Borderlands had the best of all possible debuts for a new IP: it sold great, and it made seriously dedicated players out of most who picked it up. It's rare to come across people who didn't play Borderlands without playing it for dozens, if not hundreds, of hours. But that dedication soon lead to softened enthusiasm. A great gameplay foundation grew stale through familiarity, and if a follow up was going to keep players engaged as the original did, it was either going to need lightning to miraculously strike twice, or expand the size of the bottle that was used to capture it back in 2009.
Gearbox adapted as best they could, and while the bottle is definitely bigger, and labled with a newfound pedigree, it's not catching as much lightning as it did the first time.
Shoot. And loot. This basic gameplay language of “give damage/take prizes” is the epicenter of every moment in Borderlands 2, and it continues to be an inspired gameplay hook. To wit, what the first game had wasn't broken, and Gearbox certainly hasn't fixed it.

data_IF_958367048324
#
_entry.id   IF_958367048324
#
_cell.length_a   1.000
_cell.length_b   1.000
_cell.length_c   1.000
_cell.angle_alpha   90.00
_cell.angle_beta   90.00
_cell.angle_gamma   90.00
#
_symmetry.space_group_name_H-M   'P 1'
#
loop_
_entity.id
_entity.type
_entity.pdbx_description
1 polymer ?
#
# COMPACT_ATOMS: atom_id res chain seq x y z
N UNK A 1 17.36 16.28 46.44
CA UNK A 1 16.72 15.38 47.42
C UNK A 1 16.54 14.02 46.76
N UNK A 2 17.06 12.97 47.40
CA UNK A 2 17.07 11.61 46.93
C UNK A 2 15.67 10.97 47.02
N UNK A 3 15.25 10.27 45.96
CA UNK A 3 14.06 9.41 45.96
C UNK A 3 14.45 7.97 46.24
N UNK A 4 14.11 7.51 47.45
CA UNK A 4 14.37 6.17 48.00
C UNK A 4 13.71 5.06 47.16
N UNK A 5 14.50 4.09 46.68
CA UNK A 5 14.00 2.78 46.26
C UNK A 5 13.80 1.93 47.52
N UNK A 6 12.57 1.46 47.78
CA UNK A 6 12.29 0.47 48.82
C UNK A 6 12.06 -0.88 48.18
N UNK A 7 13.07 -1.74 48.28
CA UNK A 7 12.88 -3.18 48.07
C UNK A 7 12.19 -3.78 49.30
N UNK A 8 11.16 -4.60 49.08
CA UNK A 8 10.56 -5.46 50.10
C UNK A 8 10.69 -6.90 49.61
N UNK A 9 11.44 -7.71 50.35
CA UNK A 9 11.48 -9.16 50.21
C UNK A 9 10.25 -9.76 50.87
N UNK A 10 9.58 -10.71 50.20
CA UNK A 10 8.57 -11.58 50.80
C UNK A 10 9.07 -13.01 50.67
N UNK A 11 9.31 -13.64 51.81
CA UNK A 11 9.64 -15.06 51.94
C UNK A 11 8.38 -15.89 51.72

Instead, what Gearbox has done is completely retool the character classes, subbing in a new set of faces with a different set of archetypal special abilities, and widening the gyre of character progression. The Commando still has a turret, but the Siren can now lock enemies in place, the Assassin can vanish and reappear for crippling melee damage, and the Berzerker now Hulks-out with a pair of guns rather than a pair of fists.
Each of these deadly malcontents can be min-maxed with level-apportioned skill points, adding substantial diversions to their core strengths that can be adapted for team or solo play. Shall you turn your Commando into a defensive powerhouse, recycling health and ammo at such a furious rate he can’t be killed? Or build up his turret into essentially another co-op partner that spawns and draws fire before launching a deadly barrage of missiles? Questions like these are both fun to ask and fun to answer. Respec-ing classes is easy, and the skill trees for each character feel much more distinct than they did in the first game. It makes the meta-play of putting a team together and assigning combat roles that much more enjoyable.